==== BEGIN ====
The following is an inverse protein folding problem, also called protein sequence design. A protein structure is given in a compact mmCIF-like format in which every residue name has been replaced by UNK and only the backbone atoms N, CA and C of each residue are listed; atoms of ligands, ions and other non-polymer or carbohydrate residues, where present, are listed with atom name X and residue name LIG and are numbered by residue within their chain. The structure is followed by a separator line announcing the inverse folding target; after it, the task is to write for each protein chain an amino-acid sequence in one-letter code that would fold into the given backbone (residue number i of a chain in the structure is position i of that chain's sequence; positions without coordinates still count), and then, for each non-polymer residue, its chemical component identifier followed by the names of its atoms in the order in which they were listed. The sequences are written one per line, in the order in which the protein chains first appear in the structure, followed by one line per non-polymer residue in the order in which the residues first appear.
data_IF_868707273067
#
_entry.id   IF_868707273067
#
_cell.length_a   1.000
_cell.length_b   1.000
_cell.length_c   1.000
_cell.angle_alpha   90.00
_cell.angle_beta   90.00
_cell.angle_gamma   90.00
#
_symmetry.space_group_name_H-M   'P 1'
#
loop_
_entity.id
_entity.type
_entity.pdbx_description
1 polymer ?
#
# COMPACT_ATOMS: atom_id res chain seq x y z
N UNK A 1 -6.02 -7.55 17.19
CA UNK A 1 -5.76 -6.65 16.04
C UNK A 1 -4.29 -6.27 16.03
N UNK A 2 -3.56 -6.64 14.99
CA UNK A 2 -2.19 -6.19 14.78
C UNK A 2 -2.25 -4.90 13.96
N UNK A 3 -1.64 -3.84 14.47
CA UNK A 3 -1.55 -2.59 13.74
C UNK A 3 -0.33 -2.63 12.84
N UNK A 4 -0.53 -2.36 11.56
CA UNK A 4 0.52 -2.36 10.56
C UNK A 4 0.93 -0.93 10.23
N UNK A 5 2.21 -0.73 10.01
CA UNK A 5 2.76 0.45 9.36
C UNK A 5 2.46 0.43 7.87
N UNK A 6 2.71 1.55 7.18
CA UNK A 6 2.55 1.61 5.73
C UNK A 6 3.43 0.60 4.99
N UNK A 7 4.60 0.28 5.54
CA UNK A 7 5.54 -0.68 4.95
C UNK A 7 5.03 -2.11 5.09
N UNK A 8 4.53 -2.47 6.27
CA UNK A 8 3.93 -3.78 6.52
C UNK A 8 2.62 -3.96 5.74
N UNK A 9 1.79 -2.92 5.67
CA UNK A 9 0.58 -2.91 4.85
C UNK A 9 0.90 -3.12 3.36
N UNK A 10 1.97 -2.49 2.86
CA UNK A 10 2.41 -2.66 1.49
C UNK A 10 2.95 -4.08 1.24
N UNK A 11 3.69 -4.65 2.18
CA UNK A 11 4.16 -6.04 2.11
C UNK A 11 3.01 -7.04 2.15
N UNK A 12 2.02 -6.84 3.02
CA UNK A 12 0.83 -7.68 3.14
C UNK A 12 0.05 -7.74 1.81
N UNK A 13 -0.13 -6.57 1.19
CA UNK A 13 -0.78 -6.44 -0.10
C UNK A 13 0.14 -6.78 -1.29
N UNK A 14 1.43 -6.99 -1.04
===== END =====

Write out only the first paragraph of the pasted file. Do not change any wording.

The following is an inverse protein folding problem, also called protein sequence design. A protein structure is given in a compact mmCIF-like format in which every residue name has been replaced by UNK and only the backbone atoms N, CA and C of each residue are listed; atoms of ligands, ions and other non-polymer or carbohydrate residues, where present, are listed with atom name X and residue name LIG and are numbered by residue within their chain. The structure is followed by a separator line announcing the inverse folding target; after it, the task is to write for each protein chain an amino-acid sequence in one-letter code that would fold into the given backbone (residue number i of a chain in the structure is position i of that chain's sequence; positions without coordinates still count), and then, for each non-polymer residue, its chemical component identifier followed by the names of its atoms in the order in which they were listed. The sequences are written one per line, in the order in which the protein chains first appear in the structure, followed by one line per non-polymer residue in the order in which the residues first appear.